CFP: Views of Canadian Cultures (1/31/05; e-journal issue)

full name / name of organization: 
Renee Dickason
contact email: 
Renee.Dickason@wanadoo.fr

CFP: Call for contributions LISA e-journal

Views of Canadian Cultures

For the last hundred years there have been considerable cultural, ethnic,
social, political and economic changes in Canada, notably the shift from the
concept of biculturalism to that of multiculturalism. These processes are
reflected in literary and non-literary texts which reveal people’s
perceptions of these developments and the complexity and the dynamics of a
modern multicultural society. The representation of a “national” identity,
of regional, local, ethnic, gender or cultural identities in these texts
influences the images we have of Canada and—at the same time—it is often
suggestive of the differences between US-American and Canadian policies
concerning multiculturalism. The traditional ideas of the American “melting
pot” and the Canadian “salad bowl” are simplified concepts which do not
correspond to the real situation we find in these heterogeneous countries
today.
In the last three decades the voices of “hyphenated Canadians”, of “visible
minorities”, of “immigrants” or of “ex-centrics” (to use Linda Hutcheon’s
term) outside the “mainstream” have gained ground. They show the gap between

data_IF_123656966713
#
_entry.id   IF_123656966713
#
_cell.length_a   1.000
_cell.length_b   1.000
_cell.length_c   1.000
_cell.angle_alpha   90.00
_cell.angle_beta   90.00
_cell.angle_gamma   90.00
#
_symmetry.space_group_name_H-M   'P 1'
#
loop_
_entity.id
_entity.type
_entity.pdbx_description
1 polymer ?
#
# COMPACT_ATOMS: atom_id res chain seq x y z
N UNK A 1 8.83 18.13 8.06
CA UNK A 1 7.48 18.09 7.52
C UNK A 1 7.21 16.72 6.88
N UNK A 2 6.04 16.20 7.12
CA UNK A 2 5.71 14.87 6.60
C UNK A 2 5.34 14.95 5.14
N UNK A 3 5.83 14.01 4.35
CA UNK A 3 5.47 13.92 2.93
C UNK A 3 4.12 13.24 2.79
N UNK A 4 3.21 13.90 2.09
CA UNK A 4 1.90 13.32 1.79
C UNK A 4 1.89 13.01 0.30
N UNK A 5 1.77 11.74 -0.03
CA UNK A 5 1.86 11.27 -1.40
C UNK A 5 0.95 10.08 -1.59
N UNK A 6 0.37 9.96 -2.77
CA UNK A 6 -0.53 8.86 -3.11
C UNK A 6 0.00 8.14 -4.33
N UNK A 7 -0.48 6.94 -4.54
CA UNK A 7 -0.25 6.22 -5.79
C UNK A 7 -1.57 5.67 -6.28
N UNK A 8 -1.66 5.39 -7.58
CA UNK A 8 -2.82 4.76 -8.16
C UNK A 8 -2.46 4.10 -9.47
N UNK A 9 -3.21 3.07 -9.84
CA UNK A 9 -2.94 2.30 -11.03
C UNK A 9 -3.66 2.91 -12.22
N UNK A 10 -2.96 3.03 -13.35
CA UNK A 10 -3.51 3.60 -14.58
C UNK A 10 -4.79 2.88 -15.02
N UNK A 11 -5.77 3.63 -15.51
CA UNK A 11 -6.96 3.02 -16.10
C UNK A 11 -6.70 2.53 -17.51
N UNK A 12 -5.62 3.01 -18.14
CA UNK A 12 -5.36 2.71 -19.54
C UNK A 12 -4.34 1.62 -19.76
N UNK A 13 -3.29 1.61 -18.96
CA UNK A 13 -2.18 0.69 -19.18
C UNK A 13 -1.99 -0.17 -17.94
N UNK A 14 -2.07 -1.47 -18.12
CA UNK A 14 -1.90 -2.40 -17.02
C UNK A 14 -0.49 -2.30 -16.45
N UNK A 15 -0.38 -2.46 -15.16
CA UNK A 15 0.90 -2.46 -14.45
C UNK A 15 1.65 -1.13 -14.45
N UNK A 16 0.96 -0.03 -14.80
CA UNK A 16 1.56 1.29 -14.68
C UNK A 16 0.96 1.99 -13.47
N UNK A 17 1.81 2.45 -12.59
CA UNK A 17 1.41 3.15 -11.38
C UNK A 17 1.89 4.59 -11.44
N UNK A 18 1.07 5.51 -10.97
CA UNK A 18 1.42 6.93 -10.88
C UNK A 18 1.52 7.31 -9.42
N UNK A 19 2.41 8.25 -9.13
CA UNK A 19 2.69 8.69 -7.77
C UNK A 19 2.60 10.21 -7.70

the discourse of the centre (anglophone culture and francophone culture) and
the discourses of the margin (Native Canadians and ethnic minorities).
Furthermore, if we compare the Canadians’ view of their country with the
Eurocentric perspective we notice that stereotypes—both auto- and
hetero-stereotypes—play a considerable role in describing cultures. As
stereotypes may be of great importance in introducing a multi-faceted
country at school and at university we may also consider the educational
aspects of Canadian multiculturalism. Thus the views of cultures are closely
related to representation. In this perspective, Smaro Kamboureli states in
her anthology Making a Difference. Canadian Multicultural Literature:

I believe that we reside forever within the realm of representation: we
represent ourselves through language and through our bodies, but we also see
ourselves represented by others. No image, no story, no anthology can
represent us or others without bringing into play – serious play –differing
contexts, places, or people. (p. 2)

This number of LISA e-journal will focus on three main topics within
literature, cultural studies and education:
1) the Canadians’ view of their culturally heterogeneous society,
2) the non-Canadians’ view of cultural diversity in Canada,
3) the teaching of Canadian multiculturalism at school and at university.

Contributions, in English or French, should be submitted by January 31,
2005, preceded by an abstract of about 8-10 lines and a short
bio-bibliography of the authors.
Illustrations can be provided on the express condition that no copyrights
are to be paid. Contributions accepted for this project will be reviewed by
at least two reviewers with the understanding that the materials have not
been submitted to and accepted by another journal. All submissions should be
double-spaced, and conform to the MLA style. Articles should not exceed 20
pages (5,000 words) in length, excluding notes and references. For other
details, please check on LISA e-journal’s web-site:
http://www.unicaen.fr/mrsh/anglais/lisa.

Contact: Dr. Matthias Merkl, University of Würzburg (Germany)
e-mail: matthias.merkl_at_mail.uni-wuerzburg.de

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Received on Tue May 25 2004 - 00:18:18 EDT

cfp categories: 
ethnicity_and_national_identity